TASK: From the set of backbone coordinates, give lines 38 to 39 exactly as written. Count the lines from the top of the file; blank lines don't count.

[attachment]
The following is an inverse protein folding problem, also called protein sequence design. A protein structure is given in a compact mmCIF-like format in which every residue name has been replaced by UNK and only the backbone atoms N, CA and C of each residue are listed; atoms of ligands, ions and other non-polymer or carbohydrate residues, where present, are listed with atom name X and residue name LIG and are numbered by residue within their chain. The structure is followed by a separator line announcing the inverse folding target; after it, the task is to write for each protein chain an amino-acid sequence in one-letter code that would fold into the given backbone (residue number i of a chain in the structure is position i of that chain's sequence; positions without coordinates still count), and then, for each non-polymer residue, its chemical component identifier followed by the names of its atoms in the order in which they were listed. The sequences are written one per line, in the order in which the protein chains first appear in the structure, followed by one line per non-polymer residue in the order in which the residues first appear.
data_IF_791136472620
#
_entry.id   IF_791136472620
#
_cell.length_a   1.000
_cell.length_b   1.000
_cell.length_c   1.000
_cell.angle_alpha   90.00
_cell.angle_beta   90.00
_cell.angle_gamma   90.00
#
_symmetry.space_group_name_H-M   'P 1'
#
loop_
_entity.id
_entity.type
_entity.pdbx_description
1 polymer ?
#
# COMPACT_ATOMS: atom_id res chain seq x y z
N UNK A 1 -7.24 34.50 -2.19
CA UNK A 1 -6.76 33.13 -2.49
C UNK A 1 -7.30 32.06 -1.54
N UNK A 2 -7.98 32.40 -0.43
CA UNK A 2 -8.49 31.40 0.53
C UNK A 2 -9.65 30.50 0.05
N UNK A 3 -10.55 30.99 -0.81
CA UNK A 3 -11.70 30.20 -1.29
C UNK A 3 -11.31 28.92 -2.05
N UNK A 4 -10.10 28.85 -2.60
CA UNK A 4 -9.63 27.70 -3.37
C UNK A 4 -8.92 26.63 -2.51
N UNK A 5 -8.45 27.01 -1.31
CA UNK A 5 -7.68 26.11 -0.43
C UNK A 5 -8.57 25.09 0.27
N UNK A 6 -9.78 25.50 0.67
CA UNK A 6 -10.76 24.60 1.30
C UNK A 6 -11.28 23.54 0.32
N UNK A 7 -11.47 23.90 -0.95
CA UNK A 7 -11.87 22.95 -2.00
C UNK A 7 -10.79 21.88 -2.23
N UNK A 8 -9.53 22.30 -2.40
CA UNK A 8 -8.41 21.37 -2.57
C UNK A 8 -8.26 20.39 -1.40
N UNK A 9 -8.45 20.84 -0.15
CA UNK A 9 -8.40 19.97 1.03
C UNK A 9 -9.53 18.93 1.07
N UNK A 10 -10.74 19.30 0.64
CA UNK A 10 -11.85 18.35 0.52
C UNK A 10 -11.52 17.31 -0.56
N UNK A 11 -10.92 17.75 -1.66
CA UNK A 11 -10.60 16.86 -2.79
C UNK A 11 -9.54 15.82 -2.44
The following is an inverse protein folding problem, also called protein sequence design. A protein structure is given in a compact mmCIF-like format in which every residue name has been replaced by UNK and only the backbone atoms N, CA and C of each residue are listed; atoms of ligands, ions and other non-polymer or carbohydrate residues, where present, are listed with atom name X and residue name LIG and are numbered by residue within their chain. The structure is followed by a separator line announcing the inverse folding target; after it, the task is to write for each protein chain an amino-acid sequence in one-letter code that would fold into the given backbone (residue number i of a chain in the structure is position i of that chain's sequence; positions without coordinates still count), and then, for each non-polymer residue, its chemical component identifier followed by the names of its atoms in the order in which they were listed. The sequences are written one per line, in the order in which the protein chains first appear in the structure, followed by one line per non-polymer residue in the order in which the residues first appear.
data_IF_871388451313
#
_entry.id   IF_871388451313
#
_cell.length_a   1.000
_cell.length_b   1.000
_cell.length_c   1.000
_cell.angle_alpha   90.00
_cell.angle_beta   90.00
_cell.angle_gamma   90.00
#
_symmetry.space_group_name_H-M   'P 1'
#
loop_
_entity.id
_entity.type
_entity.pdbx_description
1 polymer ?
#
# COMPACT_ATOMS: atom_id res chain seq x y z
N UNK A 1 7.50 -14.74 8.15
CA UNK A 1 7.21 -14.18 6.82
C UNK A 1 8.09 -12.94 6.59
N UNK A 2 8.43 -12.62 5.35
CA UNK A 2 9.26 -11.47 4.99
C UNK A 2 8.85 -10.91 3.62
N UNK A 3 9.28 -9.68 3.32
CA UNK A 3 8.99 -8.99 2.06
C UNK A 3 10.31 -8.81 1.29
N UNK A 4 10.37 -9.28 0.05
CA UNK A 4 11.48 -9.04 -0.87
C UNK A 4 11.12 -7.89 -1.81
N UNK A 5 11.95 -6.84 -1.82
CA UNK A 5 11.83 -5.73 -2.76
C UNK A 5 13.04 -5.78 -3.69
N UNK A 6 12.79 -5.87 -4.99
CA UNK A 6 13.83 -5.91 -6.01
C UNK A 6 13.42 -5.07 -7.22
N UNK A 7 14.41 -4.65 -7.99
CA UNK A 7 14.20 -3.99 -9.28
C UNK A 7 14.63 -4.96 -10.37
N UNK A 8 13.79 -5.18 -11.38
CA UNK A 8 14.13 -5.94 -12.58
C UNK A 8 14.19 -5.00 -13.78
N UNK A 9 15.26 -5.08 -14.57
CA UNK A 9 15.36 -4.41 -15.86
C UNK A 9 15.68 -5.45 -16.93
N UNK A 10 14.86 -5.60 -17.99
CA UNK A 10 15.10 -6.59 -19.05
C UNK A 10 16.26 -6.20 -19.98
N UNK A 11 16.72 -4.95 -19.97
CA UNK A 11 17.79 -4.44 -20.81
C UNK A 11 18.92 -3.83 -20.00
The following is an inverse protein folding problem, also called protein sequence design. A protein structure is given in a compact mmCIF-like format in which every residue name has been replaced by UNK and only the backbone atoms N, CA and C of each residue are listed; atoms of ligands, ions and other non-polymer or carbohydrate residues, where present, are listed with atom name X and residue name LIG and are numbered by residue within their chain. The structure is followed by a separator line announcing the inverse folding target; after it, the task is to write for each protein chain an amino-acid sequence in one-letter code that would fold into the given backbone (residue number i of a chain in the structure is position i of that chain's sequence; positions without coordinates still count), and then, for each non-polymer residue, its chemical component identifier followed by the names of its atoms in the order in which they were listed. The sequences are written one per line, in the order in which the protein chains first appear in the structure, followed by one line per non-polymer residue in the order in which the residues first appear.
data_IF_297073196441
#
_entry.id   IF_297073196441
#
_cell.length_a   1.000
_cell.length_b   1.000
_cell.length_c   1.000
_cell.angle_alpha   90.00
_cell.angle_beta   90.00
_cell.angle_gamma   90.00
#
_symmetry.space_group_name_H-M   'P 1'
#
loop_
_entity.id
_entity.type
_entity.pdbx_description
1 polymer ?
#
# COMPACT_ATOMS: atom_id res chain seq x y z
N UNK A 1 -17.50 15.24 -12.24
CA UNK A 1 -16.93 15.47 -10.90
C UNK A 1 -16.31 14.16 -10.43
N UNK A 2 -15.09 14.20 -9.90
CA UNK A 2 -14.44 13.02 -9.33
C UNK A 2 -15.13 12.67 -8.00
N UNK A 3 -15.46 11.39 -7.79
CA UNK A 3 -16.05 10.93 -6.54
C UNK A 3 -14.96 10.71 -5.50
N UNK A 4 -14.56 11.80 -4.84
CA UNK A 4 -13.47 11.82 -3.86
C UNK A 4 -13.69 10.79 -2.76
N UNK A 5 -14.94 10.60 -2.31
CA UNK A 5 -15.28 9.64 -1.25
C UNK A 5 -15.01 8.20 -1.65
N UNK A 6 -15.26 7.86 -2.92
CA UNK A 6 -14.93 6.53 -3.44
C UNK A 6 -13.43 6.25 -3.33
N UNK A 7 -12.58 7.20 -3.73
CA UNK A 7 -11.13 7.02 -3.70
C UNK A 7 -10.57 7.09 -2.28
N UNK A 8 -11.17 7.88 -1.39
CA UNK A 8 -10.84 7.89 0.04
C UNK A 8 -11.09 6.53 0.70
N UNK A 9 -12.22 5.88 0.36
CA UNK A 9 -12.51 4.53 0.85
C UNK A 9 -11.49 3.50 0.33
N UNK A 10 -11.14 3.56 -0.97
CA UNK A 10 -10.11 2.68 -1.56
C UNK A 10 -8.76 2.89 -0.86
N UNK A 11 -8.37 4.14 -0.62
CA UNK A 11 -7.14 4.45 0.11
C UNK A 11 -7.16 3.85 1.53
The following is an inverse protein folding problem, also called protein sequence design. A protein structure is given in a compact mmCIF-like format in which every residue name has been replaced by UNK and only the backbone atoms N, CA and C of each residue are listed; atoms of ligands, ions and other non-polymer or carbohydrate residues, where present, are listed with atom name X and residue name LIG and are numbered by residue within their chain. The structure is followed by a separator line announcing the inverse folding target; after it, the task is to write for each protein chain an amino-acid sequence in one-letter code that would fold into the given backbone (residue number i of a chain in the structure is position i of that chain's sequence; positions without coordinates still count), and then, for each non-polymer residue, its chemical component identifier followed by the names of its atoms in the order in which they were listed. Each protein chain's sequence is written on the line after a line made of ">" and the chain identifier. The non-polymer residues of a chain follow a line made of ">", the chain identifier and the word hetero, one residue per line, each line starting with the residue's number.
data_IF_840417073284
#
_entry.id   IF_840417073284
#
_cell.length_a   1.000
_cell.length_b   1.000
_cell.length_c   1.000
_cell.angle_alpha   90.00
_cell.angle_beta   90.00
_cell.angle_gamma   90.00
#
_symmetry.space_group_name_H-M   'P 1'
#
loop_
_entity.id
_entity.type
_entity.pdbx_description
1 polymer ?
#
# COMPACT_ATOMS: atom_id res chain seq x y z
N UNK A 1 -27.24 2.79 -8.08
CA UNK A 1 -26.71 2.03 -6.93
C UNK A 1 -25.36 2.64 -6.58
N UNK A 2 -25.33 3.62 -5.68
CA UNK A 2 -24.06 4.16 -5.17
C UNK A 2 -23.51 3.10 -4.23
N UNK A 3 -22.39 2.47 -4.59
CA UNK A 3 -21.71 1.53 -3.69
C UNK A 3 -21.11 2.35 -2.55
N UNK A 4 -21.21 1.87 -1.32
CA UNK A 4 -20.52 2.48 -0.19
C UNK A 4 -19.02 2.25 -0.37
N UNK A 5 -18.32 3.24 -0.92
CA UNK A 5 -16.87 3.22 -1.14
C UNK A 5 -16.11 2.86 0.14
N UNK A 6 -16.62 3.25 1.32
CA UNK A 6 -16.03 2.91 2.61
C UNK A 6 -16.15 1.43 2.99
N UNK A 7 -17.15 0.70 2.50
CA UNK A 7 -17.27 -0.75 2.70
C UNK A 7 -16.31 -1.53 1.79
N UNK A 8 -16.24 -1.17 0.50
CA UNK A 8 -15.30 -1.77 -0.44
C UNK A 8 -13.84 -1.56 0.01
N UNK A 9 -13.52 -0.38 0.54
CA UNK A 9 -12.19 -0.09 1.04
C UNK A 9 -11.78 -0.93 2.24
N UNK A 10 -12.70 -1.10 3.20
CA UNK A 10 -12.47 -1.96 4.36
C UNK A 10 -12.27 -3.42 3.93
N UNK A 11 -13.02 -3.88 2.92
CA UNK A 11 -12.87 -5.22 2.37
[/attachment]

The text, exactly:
CA UNK A 6 -10.76 24.60 1.30
C UNK A 6 -11.28 23.54 0.32